YOUNG WATERHEMP: Here are young waterhemp plants growing in individual pots in a greenhouse. Note the shape of the leaves.
WATERHEMP LEAVES: The leaves on waterhemp plants have short petioles. That helps distinguish them from Palmer amaranth early in the season.
SAWTOOTH LEAF EDGES: This particular marestail plant has distinctive, rather deep-lobed sawtooth edges. Many marestail seen in the field have a much more subtle sawtooth edge on leaves.
CATCH BEFORE BOLT: What you don’t want are marestail plants as tall as the one sticking out from the crowd in this photo, Purdue’s Bill Johnson says. Catch them before they bolt and shoot taller.
SMALL PALMER: Not many people likely find Palmer amaranth at this size in the field. If you’ve never seen this and they’re in your area, perhaps you need to start scouting sooner, Johnson says.
LONG LEAF ATTACHMENT: The petiole that attaches the leaf to the stem is much longer on Palmer amaranth plants (shown) compared to waterhemp, a close relative.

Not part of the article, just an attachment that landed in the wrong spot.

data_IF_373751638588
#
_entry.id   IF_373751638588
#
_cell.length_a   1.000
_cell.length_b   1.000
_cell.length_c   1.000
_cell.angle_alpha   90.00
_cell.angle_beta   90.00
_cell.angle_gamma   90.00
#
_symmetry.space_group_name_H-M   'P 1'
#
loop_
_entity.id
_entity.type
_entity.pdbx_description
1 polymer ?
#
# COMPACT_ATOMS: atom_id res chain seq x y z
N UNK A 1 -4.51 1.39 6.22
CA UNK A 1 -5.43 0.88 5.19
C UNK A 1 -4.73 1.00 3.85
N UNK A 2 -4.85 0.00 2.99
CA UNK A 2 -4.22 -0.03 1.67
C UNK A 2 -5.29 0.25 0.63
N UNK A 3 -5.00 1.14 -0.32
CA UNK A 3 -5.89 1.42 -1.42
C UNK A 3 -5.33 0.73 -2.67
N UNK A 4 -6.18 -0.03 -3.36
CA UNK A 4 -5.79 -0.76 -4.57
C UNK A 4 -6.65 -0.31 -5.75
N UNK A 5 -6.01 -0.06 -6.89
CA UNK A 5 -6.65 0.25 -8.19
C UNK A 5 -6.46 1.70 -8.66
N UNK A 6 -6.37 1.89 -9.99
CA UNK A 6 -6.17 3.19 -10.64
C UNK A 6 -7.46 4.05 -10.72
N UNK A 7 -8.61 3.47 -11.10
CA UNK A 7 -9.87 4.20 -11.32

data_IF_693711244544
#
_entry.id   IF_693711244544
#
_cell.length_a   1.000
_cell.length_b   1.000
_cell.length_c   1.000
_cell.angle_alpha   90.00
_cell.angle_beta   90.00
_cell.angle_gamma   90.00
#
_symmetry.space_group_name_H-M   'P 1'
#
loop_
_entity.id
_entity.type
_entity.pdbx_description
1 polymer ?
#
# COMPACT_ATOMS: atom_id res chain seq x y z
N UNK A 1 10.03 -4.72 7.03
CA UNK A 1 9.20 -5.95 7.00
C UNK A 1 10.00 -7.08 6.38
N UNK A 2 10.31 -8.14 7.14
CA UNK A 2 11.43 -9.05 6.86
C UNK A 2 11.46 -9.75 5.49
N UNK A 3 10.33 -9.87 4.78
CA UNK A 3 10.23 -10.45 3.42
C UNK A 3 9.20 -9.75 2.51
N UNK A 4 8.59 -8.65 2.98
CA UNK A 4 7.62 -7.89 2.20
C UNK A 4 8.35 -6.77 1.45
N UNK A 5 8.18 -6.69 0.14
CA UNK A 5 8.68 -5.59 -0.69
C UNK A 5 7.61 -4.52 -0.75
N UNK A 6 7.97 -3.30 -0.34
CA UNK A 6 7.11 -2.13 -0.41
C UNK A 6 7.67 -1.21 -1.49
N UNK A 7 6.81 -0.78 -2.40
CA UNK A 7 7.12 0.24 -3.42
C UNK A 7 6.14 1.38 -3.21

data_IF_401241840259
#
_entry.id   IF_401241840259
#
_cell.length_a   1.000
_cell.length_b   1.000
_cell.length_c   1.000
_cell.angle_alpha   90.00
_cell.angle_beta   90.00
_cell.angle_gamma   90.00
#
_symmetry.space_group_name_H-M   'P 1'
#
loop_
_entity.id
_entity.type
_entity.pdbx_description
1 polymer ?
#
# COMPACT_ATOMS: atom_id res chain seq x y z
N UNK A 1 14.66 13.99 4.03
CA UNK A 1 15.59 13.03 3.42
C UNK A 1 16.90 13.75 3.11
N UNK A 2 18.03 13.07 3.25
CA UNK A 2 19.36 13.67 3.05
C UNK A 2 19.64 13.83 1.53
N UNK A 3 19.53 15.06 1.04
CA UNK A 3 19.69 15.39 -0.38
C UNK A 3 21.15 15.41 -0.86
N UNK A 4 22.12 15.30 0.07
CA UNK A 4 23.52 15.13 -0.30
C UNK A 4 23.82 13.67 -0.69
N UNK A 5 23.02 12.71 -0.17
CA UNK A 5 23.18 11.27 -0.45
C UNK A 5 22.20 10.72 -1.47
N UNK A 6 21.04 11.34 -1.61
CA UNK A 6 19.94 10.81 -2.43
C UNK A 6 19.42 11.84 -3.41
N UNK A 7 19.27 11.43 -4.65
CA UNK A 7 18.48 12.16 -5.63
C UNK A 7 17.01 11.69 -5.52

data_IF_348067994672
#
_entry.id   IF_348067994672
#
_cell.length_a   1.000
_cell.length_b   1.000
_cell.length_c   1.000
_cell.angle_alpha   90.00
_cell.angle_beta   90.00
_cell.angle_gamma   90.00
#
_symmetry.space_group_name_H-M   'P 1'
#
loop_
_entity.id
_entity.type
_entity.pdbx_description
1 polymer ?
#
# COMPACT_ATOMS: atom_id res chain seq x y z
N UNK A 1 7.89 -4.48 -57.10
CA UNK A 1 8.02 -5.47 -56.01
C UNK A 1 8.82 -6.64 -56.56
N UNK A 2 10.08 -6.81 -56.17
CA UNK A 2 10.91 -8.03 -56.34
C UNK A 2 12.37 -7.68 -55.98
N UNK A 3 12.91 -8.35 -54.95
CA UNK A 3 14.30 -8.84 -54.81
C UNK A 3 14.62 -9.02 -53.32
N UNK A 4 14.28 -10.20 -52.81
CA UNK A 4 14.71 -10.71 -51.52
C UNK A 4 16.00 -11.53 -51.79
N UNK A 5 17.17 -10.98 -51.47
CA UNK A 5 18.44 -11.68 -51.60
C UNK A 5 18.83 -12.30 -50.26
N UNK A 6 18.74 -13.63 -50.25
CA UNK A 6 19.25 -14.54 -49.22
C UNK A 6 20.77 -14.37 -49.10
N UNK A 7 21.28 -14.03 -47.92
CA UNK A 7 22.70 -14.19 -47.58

YOUNG RAGWEED: Note the fleshy cotyledons (rounded leaves) on these young giant ragweed plants. They’re just as described in the Purdue Corn & Soybean Field Guide. If you’re scouting early, you will find this stage of growth.
CHECK HEIGHT: Here is a young giant ragweed you likely recognize quickly. It might be approaching maximum height for control recommended on some herbicide labels.
ROUNDED LEAF: This common ragweed is still small enough that you can find a rounded cotyledon on one side. Become accustomed to recognizing common ragweed at this stage, Johnson says.
TYPICAL PLANT: Most people can recognize common ragweed and tell it from giant ragweed at this stage of growth.
LIGHTER COLOR: Common ragweed may not always be dark green. Depending upon growing conditions and how wet soils are, you may find lighter-colored, yellowish-plants like these.